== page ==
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Fourth up in this blog series! Solving for Horizontal Scale with IIS and Containers. Make sure to check out the other topics in the blog on SSL certificate lifecycle management, IIS app pools and websites and Hardcoded configurations
Azure Kubernetes Service
Since each node on Azure Kubernetes Service (AKS) is a virtual machine on a Virtual Machine Scale Set (VMSS), AKS can easily add new nodes in case additional resources are needed to meet the demand. Your website might have increased or decreased demand depending on the use case so AKS can be a valuable tool
Keep in mind that Kubernetes can scale pods up and down based on metrics and AKS can scale nodes up and down based on resource utilization and pods not being able to be scheduled. Here I will show how AKS can scale nodes up and down according to pod scheduling
Below is an image of the Azure Portal showing my Contoso Cluster on AKS. If you go to Node Pools under Settings. We will see the Windows pool I have running in AKS.
Here you can see I only have a Windows node pool names wspool and 1 node ready
Scale Node Pools
However, if I go to the Scale Node Pool option you can see the Autoscale option is already in place and the way I set this up is to have 1 minimum node and a maximum of 10 nodes. If more nodes are needed to support the pods I have in my environment, AKS will automatically scale up or if the load goes down it will scale down the number of nodes as well.
We can test this setup without placing actual load on the environment. Here I can use my deployment yaml file and change replicas (on line 5) from 1 to 6.
– name: iis-app-routing
– containerPort: 80
– port: 80
The way the environment is setup is only one node will be able to run one pod, none of the nodes can run multiple so if there is more demand or in this case an ask for 6 replicas it will be necessary to deploy more nodes.
In the Azure portal I’m going to open Azure Cloud shell and upload my deployment file (where I changed to 6 replicas) and here I use the “kubectl apply” command adding file name and my namespace of “hello-web-app-routing”.
kubectl apply -f deployment.yaml -n hello-web-pp-routing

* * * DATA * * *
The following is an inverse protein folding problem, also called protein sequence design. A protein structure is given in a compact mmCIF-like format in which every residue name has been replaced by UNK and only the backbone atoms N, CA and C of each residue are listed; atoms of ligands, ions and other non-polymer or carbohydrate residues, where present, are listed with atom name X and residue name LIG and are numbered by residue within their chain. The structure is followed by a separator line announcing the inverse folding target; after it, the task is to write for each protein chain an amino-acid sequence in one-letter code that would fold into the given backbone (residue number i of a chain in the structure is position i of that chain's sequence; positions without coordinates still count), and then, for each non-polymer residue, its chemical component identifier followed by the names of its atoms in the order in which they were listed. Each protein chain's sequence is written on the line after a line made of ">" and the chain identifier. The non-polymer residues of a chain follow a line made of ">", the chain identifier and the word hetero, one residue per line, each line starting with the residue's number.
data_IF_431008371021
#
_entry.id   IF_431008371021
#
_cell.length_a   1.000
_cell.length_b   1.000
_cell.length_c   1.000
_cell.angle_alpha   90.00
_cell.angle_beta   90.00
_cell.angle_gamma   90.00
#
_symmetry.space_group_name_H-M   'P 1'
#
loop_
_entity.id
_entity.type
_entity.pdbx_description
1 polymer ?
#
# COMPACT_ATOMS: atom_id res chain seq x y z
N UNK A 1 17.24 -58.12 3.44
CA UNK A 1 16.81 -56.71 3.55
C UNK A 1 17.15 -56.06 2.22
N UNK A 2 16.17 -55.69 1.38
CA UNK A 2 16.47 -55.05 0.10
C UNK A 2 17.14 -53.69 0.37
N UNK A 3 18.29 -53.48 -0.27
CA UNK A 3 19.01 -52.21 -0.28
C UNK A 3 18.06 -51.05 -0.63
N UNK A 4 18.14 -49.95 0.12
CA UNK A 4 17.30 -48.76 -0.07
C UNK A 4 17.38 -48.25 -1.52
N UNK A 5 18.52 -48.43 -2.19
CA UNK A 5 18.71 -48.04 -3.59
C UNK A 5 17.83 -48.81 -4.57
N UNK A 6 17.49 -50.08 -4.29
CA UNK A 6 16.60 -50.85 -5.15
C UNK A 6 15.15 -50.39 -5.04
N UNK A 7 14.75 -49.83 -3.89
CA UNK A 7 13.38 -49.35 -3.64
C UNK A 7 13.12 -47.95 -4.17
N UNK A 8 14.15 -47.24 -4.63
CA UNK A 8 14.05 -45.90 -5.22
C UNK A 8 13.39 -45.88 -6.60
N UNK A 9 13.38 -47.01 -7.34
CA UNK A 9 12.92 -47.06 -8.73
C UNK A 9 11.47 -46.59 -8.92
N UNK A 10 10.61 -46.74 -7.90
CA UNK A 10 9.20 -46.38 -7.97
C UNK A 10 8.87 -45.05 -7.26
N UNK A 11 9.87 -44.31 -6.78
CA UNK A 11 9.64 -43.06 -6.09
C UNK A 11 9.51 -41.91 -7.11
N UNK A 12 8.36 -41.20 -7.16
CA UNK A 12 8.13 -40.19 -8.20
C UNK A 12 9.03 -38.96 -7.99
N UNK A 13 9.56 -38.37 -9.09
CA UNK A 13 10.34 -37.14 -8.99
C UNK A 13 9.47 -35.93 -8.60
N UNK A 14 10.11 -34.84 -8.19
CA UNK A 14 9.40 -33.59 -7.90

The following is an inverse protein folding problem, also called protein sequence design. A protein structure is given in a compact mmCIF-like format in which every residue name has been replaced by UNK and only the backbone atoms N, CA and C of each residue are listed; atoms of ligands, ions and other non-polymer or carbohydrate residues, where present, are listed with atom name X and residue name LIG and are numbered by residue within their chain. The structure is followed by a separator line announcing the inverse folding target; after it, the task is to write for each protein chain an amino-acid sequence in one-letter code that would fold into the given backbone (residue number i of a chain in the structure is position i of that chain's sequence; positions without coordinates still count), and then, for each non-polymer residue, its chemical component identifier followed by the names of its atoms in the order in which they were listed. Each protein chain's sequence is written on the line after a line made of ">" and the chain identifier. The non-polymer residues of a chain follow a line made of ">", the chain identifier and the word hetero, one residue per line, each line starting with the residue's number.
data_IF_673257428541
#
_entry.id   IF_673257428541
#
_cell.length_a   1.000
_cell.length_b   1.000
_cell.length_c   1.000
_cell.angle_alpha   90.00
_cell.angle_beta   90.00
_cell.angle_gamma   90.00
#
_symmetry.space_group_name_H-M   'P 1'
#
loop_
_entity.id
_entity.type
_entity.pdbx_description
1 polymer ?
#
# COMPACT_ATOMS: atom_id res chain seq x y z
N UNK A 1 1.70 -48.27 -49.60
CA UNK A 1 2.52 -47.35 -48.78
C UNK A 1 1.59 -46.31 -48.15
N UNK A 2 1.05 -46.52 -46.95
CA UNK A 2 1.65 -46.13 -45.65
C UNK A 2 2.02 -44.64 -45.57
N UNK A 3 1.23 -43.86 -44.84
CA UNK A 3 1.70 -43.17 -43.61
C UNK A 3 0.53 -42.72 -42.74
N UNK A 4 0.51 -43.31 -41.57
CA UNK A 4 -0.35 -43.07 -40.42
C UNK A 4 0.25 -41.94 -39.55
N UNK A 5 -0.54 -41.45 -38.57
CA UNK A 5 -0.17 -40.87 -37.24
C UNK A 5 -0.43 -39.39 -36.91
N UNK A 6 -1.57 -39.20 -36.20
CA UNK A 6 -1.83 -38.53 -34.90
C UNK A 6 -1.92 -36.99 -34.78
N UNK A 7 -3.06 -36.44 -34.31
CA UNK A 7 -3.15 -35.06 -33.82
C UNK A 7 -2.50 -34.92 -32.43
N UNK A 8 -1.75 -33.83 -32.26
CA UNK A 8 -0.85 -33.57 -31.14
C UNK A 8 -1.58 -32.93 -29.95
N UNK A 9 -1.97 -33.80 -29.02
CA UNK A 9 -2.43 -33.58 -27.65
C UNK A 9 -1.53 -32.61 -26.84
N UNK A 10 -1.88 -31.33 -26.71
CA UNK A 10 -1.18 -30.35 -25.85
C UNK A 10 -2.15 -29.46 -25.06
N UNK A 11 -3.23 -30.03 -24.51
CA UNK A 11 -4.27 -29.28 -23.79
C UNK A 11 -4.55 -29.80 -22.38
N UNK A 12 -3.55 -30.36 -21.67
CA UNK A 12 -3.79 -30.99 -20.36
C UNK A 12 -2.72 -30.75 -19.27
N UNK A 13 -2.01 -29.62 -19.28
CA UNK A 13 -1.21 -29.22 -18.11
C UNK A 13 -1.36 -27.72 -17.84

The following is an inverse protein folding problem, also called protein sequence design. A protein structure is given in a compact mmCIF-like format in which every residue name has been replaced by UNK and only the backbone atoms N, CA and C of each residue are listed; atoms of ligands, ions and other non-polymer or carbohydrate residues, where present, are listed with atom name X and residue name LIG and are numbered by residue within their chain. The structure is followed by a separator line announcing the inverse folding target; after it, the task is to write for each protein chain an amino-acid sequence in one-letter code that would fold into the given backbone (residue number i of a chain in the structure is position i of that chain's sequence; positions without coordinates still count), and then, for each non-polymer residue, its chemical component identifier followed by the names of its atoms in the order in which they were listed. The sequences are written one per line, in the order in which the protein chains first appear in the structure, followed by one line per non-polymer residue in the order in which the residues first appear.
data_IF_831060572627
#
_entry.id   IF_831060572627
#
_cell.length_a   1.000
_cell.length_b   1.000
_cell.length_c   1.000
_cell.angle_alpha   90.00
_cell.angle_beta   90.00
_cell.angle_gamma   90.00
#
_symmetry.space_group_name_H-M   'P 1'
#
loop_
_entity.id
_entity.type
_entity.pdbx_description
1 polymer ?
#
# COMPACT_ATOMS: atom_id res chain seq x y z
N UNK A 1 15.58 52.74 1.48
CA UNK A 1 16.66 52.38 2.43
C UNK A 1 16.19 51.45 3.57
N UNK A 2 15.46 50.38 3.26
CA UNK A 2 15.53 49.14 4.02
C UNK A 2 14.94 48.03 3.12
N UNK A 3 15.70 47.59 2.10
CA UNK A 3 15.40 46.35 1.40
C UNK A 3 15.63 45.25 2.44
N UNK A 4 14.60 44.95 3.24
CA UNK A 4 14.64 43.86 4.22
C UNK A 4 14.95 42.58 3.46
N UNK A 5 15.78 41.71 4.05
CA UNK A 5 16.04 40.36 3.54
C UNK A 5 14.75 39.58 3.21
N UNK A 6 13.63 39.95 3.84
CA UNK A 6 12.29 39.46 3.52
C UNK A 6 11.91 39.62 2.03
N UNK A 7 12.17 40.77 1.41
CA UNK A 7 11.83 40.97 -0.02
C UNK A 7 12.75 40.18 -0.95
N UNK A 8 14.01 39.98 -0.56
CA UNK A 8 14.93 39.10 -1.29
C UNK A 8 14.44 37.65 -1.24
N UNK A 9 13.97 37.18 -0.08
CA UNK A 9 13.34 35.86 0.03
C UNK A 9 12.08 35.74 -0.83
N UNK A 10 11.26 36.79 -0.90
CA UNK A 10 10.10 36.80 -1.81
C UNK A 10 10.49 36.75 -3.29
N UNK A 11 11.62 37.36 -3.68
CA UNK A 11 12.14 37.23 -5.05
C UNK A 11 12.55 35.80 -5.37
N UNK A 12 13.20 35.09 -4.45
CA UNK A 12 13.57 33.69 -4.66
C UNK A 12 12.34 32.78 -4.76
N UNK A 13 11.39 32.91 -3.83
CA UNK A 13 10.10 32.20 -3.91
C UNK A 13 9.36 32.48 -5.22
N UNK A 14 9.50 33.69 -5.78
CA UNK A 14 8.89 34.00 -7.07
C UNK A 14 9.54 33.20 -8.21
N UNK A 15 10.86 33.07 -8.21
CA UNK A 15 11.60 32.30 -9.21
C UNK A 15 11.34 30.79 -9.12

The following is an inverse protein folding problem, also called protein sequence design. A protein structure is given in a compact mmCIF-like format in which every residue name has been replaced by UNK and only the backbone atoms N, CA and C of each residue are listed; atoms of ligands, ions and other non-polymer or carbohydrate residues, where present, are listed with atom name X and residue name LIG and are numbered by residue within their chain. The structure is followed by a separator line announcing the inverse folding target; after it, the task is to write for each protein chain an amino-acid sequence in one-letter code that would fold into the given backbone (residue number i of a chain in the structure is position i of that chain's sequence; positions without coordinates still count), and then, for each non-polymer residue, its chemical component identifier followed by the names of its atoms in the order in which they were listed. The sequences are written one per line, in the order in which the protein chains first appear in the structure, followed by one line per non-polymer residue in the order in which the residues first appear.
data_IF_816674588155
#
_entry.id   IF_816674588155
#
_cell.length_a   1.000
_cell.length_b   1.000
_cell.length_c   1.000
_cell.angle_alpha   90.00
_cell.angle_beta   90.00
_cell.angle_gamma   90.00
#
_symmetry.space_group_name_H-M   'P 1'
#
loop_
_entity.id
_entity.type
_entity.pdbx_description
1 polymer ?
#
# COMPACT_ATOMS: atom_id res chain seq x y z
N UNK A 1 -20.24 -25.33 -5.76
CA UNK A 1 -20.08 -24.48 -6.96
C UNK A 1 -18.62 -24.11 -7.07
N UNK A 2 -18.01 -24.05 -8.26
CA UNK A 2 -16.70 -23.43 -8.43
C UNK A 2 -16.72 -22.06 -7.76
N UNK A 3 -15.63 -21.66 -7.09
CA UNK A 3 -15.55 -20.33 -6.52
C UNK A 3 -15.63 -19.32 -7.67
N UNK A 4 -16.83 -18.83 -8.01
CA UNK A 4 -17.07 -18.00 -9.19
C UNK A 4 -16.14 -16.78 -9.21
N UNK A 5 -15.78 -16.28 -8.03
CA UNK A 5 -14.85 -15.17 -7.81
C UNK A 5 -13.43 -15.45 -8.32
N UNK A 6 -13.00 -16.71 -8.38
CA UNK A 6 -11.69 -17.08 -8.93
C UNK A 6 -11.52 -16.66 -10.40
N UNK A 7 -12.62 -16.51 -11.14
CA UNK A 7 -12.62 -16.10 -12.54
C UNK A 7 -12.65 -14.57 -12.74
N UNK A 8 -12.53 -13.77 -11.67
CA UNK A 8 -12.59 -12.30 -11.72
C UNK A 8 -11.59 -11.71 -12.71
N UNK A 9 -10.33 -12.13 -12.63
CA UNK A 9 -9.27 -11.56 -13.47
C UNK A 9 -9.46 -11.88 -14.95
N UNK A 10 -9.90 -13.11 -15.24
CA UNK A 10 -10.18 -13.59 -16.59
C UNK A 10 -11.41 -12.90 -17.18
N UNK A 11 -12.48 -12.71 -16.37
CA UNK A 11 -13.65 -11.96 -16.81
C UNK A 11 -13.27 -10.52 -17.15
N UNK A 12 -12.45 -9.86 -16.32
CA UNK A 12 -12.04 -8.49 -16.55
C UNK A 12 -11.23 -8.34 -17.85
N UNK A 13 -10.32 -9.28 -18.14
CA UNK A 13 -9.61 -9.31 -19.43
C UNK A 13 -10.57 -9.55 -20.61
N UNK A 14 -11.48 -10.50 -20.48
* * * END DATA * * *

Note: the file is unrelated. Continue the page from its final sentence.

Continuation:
After running it, you can see it shows configured so it applied the new deployment file with no issue.
Now let’s take a look at that pods that are running in this namespace with the “kubectl get pod” command
As you can see, I have 1 pod running that was previously running on this host and the other pods have a status of pending. What is happening right now is that in the backend, the AKS cluster is actually being scaled up to support more pods and since no single node can run more than 1 pod, I’m going to need 6 nodes deployed.
If we select the node pool and open the details, I only have 1 node ready but the node count is already up to 6 nodes. This process will take a few minutes until you see all 6 deployed
Second screenshot showing status of 6 nodes running after the deployment completed
Going back to our Azure cloud shell we can run a “kubectl get pod” to see the status on our nodes
Actual command here:
kubectl get pod -n hello-web-app-routing
As you can see some nodes are still in a pending state, while others are in a ContainerCreating State. Eventually they will all be in a running state. You can watch the status updates by adding the watch flag to the command like so
kubectl get pod -n hello-web-app-routing -w
Eventually you can see that all the nodes are in a running state
Now since this is set to auto-deploy, AKS will scale up or down based on demand without human intervention. So, if you happen to run a sale at a retail store online and you know the demand is going to be higher, AKS can scale up during peak hours and scale back down when the extra nodes are no longer necessary. This can save time and money.
Thanks for reading and keep an eye out on the last post in this series. If you have any questions or feedback please comment below